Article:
Name of the game
Othe rules of ground golf are so simple that even players as young as five can give it a shot. NCE, when I mentioned hockey, my Japanese friends visualised ice hockey. Talk about gateball, and the majority would picture the aged playing it. To avoid confusion over American football, I always refer to football as soccer.
Golf is often perceived as a sport for the elite. Golf club membership fees cost an arm and a leg. However, there are many affordable driving ranges or practice grounds where golf enthusiasts can play for fun or train during weekends. These sites are surrounded by huge, green nets.
A few men in my neighbourhood are so passionate about golf that they sometimes polish their strokes in public – at a vacant lot on a huge rented car park, near a bush by the roadside or at the playground. They would stop and turn away when they see passers-by approaching.
It’s no wonder that a lawn at a park is cordoned off by yellow tape and there’s a notice forbidding enthusiasts from playing golf there. A “No golfing here” signboard is even put up on a patch of mowed grass at a cemetery in Kawasaki.
Recently, while passing the courtyard of a neighbouring apartment, I chanced upon four elderly folk playing what I thought was some kind of gateball. Out of curiosity, I asked one of them what they were playing. “Ground golf,” said the woman. “Not gateball?” I queried.
“Ground golf,” she reiterated. “We’ve been playing here twice a week.”
Ground golf? Yet the sandy ground has no golf holes. Could it be another name for gateball or croquet? But then, hole posts were positioned instead of gates or hoops.
Each post has a numbered flag and two concentric rings at its base.
The old folks were hitting the balls with something that looked like golf clubs rather than mallets. They had two types of clubs: one with a kidney-shaped, wooden clubhead and another resembling a putter.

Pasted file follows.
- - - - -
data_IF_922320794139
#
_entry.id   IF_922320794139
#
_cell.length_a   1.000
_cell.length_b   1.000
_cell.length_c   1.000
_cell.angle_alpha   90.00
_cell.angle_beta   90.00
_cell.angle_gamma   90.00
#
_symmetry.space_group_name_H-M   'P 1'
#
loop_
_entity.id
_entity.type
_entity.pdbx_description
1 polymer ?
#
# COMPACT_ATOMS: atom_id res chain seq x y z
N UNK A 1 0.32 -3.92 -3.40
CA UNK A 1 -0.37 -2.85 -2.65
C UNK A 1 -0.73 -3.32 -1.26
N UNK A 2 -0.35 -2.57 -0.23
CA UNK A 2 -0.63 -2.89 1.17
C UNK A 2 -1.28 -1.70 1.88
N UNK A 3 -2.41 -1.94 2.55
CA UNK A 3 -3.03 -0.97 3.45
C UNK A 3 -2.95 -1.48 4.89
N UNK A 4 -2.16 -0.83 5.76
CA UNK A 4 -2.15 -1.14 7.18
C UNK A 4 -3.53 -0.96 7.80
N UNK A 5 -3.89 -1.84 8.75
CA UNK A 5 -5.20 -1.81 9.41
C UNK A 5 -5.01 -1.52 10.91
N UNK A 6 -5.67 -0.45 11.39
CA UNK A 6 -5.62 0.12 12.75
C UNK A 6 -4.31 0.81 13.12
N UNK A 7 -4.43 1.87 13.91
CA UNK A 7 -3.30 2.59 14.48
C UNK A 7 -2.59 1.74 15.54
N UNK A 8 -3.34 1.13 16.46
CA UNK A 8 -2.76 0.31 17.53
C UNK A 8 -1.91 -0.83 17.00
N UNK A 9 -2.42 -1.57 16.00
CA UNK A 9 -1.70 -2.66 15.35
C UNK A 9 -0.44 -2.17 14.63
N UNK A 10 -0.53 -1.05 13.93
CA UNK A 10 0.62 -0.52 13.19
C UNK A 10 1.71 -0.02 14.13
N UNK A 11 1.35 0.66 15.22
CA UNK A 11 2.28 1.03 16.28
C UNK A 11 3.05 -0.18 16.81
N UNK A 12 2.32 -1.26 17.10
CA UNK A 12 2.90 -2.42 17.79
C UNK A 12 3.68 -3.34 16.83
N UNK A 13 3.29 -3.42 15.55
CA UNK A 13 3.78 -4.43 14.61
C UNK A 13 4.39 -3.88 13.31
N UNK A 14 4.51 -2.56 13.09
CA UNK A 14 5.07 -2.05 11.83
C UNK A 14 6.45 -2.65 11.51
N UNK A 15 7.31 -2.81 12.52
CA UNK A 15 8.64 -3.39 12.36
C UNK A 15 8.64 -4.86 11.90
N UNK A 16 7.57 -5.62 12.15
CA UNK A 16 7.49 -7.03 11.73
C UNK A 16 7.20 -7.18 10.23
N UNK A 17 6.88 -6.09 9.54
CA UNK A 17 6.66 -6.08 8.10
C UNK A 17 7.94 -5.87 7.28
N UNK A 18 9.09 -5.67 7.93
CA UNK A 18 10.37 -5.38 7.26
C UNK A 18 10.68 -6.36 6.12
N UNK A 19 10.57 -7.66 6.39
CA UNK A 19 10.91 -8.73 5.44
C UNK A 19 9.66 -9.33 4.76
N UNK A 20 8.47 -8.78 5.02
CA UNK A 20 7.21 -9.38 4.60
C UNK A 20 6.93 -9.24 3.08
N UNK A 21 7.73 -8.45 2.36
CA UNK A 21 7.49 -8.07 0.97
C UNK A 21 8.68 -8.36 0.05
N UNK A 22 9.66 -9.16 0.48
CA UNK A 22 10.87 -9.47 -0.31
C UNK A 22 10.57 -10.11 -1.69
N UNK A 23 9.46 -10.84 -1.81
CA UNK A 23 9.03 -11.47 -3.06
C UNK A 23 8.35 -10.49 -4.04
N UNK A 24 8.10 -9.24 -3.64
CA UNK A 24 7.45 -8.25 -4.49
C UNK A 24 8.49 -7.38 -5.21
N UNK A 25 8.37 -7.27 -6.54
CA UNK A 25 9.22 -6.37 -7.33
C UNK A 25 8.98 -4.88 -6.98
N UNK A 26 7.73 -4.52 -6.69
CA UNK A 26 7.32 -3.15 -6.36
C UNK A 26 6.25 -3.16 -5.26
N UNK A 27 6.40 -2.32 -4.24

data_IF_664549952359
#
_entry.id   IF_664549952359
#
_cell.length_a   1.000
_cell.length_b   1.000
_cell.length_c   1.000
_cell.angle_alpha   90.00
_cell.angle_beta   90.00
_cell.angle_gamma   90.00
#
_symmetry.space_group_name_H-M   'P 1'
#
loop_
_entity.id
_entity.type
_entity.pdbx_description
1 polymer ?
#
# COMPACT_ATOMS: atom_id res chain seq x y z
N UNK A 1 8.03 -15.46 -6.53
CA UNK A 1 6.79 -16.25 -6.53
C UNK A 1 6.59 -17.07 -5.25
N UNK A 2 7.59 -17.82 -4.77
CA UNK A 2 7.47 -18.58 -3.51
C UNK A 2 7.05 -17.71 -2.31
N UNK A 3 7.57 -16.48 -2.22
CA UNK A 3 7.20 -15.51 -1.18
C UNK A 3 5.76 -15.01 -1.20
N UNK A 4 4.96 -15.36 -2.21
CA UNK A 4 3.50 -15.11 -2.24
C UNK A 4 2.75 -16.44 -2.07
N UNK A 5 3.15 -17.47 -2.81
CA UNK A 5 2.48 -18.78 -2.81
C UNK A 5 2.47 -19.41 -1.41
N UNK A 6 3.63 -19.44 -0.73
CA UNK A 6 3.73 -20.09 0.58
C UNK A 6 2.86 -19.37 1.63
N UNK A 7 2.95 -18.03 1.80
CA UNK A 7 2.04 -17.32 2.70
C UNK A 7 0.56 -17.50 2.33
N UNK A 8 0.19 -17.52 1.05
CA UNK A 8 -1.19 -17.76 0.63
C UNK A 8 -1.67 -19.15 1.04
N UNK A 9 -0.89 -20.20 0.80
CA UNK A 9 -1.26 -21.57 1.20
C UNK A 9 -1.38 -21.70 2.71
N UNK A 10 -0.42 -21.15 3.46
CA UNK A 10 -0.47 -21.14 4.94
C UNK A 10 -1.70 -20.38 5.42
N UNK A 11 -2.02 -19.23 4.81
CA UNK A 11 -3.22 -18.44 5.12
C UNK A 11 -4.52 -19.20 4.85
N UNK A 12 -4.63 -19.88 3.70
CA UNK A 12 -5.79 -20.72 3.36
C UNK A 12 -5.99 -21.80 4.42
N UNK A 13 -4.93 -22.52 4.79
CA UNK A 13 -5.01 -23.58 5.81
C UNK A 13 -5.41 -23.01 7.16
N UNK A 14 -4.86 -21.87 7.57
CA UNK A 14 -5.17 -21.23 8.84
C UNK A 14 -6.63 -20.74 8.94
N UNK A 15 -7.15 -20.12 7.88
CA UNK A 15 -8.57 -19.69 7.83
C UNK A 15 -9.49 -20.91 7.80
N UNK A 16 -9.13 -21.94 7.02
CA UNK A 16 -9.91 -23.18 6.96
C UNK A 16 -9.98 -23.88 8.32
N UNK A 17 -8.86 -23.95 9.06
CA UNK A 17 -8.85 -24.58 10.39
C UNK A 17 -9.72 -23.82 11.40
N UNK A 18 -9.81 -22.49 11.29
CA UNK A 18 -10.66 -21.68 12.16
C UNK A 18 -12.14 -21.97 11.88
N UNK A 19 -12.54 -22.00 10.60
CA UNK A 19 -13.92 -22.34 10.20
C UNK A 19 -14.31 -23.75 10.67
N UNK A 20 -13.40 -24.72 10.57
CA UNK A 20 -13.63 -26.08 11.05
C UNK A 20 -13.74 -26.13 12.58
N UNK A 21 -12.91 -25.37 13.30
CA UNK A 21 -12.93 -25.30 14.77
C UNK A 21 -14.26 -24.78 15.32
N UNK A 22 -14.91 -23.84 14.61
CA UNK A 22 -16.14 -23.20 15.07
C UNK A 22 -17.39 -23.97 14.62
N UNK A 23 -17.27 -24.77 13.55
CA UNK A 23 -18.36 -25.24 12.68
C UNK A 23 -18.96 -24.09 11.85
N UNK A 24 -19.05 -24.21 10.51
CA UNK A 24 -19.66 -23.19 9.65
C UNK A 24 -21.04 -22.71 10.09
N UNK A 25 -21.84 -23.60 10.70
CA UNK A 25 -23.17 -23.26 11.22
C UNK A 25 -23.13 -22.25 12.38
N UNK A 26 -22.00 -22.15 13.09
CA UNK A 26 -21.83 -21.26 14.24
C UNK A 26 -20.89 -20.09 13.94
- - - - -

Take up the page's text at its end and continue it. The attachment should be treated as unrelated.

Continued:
The words “Ground Golf” marked on the numbered rubber mats (complete with a tee each) and on the flag posts’ numbered flags confirmed the name of the game.
Intrigued, I watched them play and snapped their pictures. Not wanting to interrupt their game, I went home and Googled “ground golf” for more information.
The rules of the game are quite similar to golf. Players compete according to the total number of strokes used to cover all the holes. The player with the fewest strokes is the winner.
A course can be made on a park or square by setting up start mats and hole posts at eight locations in the “out” and “in” courses. One can play with only one club from tee-off to hole-out. No caddy is needed.
Each coloured, solid plastic ball is 6cm in diameter. It is smooth and not pock-marked by dimples like the conventional golf ball. For safety’s sake, the club is designed so that the ball will not fly high when struck.
A set of hole posts usually comprises 16 pieces: eight pieces each for the “out” and “in” courses. Since the courtyard is small, the elderly neighbours used only four hole posts and four rubber mats sans markers, marker holders and score cards.
As ground golf involves light exercise, it has become a popular recreation among senior citizens, although the younger generation can also enjoy it.
Guess what! There is even a Japan-hawaii Ground Golf Association which includes children and youth, on Facebook.
Curious, I asked several Japanese friends if they knew about ground golf. One woman replied: “You mean gateball?”
As I looked back at the snapshots taken last year when many senior citizens gathered for a sports event at the far end of a park, I recognised their sports equipment. Aha! They were actually playing ground golf and not gateball as I had assumed.
Ironically, somewhere on the lawn of that park stands a placard with a notice banning golf. Hmm ... isn’t ground golf considered golf, too?
And oh, I also came across “park golf” and “golf croquet” on the Internet. Park golf is a form of golf whereas golf croquet is a version of croquet. Nonetheless, I shall not delve into them because yours truly is already confused by all these variations. n Sarah Mori, a Malaysian married to a Japanese, has been living in Japan since 1992. She hopes to try her hand at ground golf if she has the opportunity.